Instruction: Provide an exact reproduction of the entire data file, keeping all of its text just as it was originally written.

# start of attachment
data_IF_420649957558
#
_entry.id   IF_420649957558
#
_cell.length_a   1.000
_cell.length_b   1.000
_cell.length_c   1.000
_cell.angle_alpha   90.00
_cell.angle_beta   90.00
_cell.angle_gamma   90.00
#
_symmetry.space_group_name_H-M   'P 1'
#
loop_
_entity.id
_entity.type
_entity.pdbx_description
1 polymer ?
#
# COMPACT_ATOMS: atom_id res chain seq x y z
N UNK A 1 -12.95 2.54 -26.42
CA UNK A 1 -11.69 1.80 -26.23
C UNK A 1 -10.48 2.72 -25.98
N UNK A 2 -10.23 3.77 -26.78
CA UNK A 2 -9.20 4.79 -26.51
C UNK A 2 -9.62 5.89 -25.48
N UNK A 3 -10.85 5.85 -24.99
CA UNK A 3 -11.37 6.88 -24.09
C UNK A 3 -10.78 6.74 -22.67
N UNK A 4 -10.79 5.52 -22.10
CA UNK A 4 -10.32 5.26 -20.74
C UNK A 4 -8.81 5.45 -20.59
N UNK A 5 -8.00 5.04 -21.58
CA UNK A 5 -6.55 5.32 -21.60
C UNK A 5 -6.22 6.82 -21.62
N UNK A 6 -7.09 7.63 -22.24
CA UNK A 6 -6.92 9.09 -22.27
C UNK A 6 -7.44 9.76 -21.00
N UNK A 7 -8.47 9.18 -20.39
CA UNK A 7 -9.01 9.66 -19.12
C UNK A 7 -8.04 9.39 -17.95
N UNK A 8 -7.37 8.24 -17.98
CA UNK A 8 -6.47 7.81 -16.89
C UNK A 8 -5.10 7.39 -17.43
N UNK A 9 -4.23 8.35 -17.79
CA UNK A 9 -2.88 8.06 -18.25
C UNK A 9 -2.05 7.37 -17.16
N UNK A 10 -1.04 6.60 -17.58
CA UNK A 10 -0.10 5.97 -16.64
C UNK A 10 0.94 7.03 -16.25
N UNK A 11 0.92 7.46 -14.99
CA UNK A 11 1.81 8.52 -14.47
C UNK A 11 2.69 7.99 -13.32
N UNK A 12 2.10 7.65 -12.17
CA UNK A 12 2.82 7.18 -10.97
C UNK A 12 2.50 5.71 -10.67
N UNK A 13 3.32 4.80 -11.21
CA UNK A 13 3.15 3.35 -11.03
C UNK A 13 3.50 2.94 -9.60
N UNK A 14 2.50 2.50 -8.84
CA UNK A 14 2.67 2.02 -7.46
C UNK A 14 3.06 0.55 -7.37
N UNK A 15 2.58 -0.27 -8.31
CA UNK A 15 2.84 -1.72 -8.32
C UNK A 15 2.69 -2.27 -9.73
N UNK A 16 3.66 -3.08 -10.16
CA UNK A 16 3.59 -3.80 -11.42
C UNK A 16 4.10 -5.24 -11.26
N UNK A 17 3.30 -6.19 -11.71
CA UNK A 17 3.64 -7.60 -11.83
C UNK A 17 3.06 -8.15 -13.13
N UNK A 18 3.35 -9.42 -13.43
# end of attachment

data_IF_420649957558
#
_entry.id   IF_420649957558
#
_cell.length_a   1.000
_cell.length_b   1.000
_cell.length_c   1.000
_cell.angle_alpha   90.00
_cell.angle_beta   90.00
_cell.angle_gamma   90.00
#
_symmetry.space_group_name_H-M   'P 1'
#
loop_
_entity.id
_entity.type
_entity.pdbx_description
1 polymer ?
#
# COMPACT_ATOMS: atom_id res chain seq x y z
N UNK A 1 -12.95 2.54 -26.42
CA UNK A 1 -11.69 1.80 -26.23
C UNK A 1 -10.48 2.72 -25.98
N UNK A 2 -10.23 3.77 -26.78
CA UNK A 2 -9.20 4.79 -26.51
C UNK A 2 -9.62 5.89 -25.48
N UNK A 3 -10.85 5.85 -24.99
CA UNK A 3 -11.37 6.88 -24.09
C UNK A 3 -10.78 6.74 -22.67
N UNK A 4 -10.79 5.52 -22.10
CA UNK A 4 -10.32 5.26 -20.74
C UNK A 4 -8.81 5.45 -20.59
N UNK A 5 -8.00 5.04 -21.58
CA UNK A 5 -6.55 5.32 -21.60
C UNK A 5 -6.22 6.82 -21.62
N UNK A 6 -7.09 7.63 -22.24
CA UNK A 6 -6.92 9.09 -22.27
C UNK A 6 -7.44 9.76 -21.00
N UNK A 7 -8.47 9.18 -20.39
CA UNK A 7 -9.01 9.66 -19.12
C UNK A 7 -8.04 9.39 -17.95
N UNK A 8 -7.37 8.24 -17.98
CA UNK A 8 -6.47 7.81 -16.89
C UNK A 8 -5.10 7.39 -17.43
N UNK A 9 -4.23 8.35 -17.79
CA UNK A 9 -2.88 8.06 -18.25
C UNK A 9 -2.05 7.37 -17.16
N UNK A 10 -1.04 6.60 -17.58
CA UNK A 10 -0.10 5.97 -16.64
C UNK A 10 0.94 7.03 -16.25
N UNK A 11 0.92 7.46 -14.99
CA UNK A 11 1.81 8.52 -14.47
C UNK A 11 2.69 7.99 -13.32
N UNK A 12 2.10 7.65 -12.17
CA UNK A 12 2.82 7.18 -10.97
C UNK A 12 2.50 5.71 -10.67
N UNK A 13 3.32 4.80 -11.21
CA UNK A 13 3.15 3.35 -11.03
C UNK A 13 3.50 2.94 -9.60
N UNK A 14 2.50 2.50 -8.84
CA UNK A 14 2.67 2.02 -7.46
C UNK A 14 3.06 0.55 -7.37
N UNK A 15 2.58 -0.27 -8.31
CA UNK A 15 2.84 -1.72 -8.32
C UNK A 15 2.69 -2.27 -9.73
N UNK A 16 3.66 -3.08 -10.16
CA UNK A 16 3.59 -3.80 -11.42
C UNK A 16 4.10 -5.24 -11.26
N UNK A 17 3.30 -6.19 -11.71
CA UNK A 17 3.64 -7.60 -11.83
C UNK A 17 3.06 -8.15 -13.13
N UNK A 18 3.35 -9.42 -13.43